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Cihuateotl

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Statue of a Cihuateteo

In Aztec mythology, the Cihuateteo (also Ciuteoteo, Ciuateoteo or Civateteo; singular Ciuateotl or Cihuateotl, lit. goddess) were the spirits of women who died in childbirth.


Origin

Childbirth was considered a form of battle, and its victims were honored as fallen warriors. Their physical remains were thought to strengthen soldiers in battle while their spirits became the much-feared Cihuateteo who accompanied the setting sun in the west. They are associated with the goddess Cihuacoatl and are sometimes considered envoys of Mictlan, the world of the dead. Cihuateteo are servants of the Aztec moon deities Tezcatlipoca and Tlazolteotl.


Description

As demonic figures, the cihuateteo very much resembled such other vampiric figures as the lamiai of ancient Greece or the langsuyar of Malaysia, having skeletal faces and with eagle claws for hands. In recent years the cihuateteos have been described as having white faces and chalk-covered arms and hands. They wear the costume of Tlazolteotl, the goddess of all sorcery, lust, and evil.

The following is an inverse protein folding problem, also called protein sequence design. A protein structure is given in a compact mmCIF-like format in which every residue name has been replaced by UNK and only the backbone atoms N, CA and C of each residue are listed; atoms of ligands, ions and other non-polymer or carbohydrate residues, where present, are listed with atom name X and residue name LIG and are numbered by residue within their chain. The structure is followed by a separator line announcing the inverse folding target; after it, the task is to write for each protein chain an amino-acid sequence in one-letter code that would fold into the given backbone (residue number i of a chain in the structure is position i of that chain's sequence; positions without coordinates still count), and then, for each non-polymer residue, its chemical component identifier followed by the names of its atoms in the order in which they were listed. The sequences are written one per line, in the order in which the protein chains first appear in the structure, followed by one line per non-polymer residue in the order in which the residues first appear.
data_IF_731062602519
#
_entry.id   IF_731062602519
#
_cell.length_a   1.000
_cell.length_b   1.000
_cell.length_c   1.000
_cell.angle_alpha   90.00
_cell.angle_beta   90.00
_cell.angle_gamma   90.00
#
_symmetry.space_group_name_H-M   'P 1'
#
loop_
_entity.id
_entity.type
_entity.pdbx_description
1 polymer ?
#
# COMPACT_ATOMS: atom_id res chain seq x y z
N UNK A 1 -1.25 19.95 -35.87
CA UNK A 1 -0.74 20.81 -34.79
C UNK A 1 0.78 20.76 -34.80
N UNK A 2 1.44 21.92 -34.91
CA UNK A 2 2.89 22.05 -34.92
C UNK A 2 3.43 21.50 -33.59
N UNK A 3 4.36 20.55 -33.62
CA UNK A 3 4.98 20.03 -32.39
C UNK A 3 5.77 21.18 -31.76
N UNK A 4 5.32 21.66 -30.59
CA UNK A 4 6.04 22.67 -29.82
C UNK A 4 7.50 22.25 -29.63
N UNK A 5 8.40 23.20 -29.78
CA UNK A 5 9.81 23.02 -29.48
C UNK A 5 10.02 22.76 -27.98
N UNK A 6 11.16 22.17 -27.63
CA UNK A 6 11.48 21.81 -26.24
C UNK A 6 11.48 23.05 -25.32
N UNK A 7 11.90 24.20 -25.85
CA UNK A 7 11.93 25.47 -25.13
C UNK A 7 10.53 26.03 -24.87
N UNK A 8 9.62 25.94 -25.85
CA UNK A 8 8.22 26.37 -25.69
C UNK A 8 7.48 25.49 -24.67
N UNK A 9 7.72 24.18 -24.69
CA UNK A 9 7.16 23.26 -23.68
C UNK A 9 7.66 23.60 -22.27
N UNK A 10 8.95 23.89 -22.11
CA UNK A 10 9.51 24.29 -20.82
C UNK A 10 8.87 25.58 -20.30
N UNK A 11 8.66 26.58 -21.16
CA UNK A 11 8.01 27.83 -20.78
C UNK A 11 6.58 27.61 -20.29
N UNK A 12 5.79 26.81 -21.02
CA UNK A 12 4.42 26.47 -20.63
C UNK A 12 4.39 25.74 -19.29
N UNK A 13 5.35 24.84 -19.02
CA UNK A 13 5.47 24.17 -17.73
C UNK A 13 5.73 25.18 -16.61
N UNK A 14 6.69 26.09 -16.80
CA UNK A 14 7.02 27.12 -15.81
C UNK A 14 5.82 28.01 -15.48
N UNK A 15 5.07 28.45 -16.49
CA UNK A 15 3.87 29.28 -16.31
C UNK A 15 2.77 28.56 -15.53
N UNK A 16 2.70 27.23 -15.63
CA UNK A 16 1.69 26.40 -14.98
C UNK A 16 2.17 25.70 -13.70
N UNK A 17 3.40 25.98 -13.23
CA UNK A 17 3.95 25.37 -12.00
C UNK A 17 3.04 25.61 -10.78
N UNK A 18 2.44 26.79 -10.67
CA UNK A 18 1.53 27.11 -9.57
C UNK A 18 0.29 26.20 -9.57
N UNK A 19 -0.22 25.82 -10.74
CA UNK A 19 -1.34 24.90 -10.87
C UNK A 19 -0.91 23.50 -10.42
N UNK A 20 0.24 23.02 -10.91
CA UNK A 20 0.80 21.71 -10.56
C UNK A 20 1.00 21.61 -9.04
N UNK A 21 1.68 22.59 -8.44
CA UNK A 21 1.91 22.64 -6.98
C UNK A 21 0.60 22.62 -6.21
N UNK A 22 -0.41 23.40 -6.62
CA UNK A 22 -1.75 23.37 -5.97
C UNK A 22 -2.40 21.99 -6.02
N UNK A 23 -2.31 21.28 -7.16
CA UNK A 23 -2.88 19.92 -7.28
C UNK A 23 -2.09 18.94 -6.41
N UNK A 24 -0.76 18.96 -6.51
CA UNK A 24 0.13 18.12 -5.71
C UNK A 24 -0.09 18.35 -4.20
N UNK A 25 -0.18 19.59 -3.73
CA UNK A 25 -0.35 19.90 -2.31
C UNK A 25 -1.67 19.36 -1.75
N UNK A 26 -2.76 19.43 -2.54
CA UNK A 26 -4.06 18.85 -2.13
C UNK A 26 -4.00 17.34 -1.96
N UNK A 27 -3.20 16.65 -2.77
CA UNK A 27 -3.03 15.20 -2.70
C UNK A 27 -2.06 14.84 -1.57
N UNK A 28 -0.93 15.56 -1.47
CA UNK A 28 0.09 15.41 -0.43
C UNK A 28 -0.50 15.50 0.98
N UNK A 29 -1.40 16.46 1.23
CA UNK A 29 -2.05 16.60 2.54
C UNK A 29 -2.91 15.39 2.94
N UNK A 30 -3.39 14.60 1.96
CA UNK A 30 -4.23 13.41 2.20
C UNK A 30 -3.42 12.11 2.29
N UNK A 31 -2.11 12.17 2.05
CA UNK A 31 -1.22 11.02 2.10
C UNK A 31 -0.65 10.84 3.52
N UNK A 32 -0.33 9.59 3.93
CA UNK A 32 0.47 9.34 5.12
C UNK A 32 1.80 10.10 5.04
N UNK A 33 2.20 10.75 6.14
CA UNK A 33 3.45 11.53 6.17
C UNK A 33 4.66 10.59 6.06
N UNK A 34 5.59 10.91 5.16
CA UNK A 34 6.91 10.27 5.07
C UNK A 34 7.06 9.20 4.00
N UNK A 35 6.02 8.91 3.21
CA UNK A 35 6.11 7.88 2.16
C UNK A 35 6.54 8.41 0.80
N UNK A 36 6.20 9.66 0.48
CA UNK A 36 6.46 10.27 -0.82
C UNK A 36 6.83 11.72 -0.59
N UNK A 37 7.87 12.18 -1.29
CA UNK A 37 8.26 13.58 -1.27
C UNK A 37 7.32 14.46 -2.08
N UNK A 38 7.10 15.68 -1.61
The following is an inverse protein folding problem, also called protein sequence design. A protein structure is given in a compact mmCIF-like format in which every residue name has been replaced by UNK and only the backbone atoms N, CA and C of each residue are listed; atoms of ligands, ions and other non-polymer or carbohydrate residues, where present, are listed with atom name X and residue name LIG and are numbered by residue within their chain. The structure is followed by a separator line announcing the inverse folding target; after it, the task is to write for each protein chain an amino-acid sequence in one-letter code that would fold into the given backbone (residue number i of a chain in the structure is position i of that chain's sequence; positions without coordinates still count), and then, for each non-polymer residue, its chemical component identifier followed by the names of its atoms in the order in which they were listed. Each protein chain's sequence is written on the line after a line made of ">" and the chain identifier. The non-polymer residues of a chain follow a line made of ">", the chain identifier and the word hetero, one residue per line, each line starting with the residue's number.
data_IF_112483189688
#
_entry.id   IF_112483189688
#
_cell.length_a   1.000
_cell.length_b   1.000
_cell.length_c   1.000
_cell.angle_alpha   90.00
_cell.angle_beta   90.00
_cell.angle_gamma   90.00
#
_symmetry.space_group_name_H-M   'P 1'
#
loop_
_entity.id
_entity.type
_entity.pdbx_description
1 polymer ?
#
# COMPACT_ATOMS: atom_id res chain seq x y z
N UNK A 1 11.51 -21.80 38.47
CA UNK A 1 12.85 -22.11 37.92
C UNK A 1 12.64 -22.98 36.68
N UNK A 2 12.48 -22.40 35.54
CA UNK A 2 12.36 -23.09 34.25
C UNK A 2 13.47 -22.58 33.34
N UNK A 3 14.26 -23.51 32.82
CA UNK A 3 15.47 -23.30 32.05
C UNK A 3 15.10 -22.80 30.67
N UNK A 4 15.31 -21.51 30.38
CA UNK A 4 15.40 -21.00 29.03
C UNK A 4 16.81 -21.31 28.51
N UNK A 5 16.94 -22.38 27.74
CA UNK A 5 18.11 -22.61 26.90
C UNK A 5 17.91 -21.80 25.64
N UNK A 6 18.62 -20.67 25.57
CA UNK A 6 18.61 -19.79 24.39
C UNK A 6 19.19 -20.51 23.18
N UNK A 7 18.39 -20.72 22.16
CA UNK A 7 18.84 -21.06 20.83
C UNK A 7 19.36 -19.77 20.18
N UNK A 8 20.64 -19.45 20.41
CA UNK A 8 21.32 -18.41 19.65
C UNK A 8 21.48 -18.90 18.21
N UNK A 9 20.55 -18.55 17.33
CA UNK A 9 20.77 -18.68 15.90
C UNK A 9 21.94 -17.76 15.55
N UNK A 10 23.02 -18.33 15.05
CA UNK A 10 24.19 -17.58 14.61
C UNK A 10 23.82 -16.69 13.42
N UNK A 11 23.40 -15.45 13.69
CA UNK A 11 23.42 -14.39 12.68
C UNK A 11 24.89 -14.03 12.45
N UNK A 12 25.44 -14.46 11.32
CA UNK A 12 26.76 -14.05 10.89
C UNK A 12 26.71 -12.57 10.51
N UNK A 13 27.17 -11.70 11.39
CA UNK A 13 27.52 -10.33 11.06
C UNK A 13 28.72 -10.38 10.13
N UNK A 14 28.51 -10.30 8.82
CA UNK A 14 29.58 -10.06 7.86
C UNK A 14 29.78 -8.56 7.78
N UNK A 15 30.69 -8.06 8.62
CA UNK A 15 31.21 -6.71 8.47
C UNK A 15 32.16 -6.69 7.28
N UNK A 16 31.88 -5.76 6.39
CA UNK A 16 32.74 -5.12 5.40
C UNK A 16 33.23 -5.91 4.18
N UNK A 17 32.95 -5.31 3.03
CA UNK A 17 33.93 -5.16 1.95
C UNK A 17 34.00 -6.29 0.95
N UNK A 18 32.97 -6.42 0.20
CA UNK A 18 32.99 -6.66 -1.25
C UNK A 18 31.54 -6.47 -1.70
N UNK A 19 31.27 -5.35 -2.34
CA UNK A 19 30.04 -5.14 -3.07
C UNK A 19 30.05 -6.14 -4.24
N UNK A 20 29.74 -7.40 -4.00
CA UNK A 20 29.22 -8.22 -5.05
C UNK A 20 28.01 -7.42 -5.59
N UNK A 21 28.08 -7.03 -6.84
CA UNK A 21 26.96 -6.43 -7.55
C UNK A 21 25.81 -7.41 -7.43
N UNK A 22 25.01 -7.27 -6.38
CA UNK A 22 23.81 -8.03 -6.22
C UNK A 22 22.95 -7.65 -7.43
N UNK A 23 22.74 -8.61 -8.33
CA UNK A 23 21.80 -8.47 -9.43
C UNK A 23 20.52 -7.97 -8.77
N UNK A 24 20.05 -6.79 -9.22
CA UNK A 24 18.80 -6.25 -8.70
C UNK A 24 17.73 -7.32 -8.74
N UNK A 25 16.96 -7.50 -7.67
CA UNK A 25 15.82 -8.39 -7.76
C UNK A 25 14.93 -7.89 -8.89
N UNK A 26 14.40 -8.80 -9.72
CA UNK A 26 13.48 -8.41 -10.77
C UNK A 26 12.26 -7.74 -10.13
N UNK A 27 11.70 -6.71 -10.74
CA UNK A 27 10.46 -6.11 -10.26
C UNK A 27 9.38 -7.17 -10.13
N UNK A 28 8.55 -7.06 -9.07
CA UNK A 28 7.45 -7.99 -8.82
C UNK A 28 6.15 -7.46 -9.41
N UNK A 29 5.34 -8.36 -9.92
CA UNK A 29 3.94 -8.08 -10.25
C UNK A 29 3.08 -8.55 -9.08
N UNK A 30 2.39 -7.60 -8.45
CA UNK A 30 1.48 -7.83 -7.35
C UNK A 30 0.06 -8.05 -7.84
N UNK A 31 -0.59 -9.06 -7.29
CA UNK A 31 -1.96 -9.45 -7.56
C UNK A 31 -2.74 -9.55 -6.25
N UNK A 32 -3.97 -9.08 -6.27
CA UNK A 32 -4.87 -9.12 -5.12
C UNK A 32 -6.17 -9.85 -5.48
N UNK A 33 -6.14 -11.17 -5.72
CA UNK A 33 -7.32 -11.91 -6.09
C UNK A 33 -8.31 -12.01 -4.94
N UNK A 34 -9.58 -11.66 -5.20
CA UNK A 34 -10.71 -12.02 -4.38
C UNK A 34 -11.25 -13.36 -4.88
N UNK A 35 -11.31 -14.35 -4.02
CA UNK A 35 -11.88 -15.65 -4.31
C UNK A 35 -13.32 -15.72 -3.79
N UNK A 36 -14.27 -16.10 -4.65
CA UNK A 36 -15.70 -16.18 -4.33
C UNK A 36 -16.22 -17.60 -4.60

Behavior

The cihuateteo wandered the night and stole children, caused sicknesses, especially seizures and madness, and seducing men to sexual misbehavior. They held counsel with other cihuateteos at local crossroads. Food offerings were placed at crossroads in structures dedicated to the cihuateteos so that they would gorge themselves and not attack the children; also, if the vampiric beings remained at the crossroads until morning, they would be killed by the sunlight.

They are said to appear with the beginning day signs of the five western trecena, (1 Deer, 1 Rain, 1 Monkey, 1 House, and 1 Eagle) during which they were thought to descend to the earth and cause particularly dangerous mischief.